What are the Different Types of Small Outboard Motors?

Lori Kilchermann

There are positive and negative aspects concerning the different small outboard motor styles that should be considered when planning a motor purchase. Whether it be a two- or four-stroke motor design, and a water- or air-cooled small outboard, the selected motor's style should compliment the boat it is going to power. Other integral factors to consider include the boat's style of transom, the mounting location on the intended craft's transom, and the option of a long or short shaft.

The four-stroke outboard motor eliminates the need for pre-mixing the fuel and oil.
The four-stroke outboard motor eliminates the need for pre-mixing the fuel and oil.

Through the years, two-stroke outboard boat motors have powered nearly every type of small boat manufactured around the world. The exhaust smell of a two-stroke small outboard motor is easily recognized by many boaters and fishermen. The thick, smoky emissions produced from mixing the gasoline with the two-stroke motor oil creates a scent that is memorable. In an increasingly green environment, however, that smoke is also an unwelcome signal of air pollution. It is this reason above all others that the four-stroke small outboard boat motor is becoming increasingly popular and more commonly found on many boats.

The four-stroke outboard motor eliminates the need for pre-mixing the fuel and oil. This motor design operates the same way as the family sedan by using plain unleaded gasoline in the fuel tank and motor oil in the small outboard motor's engine case. The four-stroke motor produces no smoky exhaust and, in most instances, operates with a reduced noise emission as well. The quieter operation is credited by many to offer an increasingly relaxing day on the water as compared to the two-stoke motor.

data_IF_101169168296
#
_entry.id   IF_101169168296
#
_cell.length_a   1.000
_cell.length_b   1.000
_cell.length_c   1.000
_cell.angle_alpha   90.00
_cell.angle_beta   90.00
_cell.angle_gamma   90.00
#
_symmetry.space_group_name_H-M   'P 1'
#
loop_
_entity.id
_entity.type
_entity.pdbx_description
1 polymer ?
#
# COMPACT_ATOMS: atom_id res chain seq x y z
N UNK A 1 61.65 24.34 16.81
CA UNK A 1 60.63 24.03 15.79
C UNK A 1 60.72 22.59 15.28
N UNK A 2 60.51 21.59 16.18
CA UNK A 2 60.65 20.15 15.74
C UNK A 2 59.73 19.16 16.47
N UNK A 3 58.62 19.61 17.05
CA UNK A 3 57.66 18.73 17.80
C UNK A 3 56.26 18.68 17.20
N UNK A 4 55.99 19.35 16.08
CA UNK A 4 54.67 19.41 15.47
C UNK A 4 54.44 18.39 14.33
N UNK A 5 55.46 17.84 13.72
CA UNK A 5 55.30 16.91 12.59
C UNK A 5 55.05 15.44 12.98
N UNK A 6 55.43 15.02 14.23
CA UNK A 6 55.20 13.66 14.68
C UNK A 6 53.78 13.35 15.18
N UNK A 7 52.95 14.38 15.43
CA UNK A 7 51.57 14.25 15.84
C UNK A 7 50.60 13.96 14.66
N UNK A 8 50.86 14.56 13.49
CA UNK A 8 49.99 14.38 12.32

Many two-stroke motor designs are also air-cooled. This feature eliminates costly water pump repair that so often plagues small outboard motor owners. By eliminating the water pump, the engine is able to operate in very shallow water, occasionally running with only half of the propeller dipping into the water. This feature is popular with sportsmen who use boats to venture into shallow water in search of game birds to hunt. By being able to run the propeller so shallow, contact with rocks and stumps is eliminated.

Shaft length is perhaps the most critical component of a small outboard. When used as an emergency motor or as a trolling motor alongside a larger outboard, the smaller motor is often mounted high on a kicker bracket. This requires the small motor to have a long shaft so that it can reach the water.

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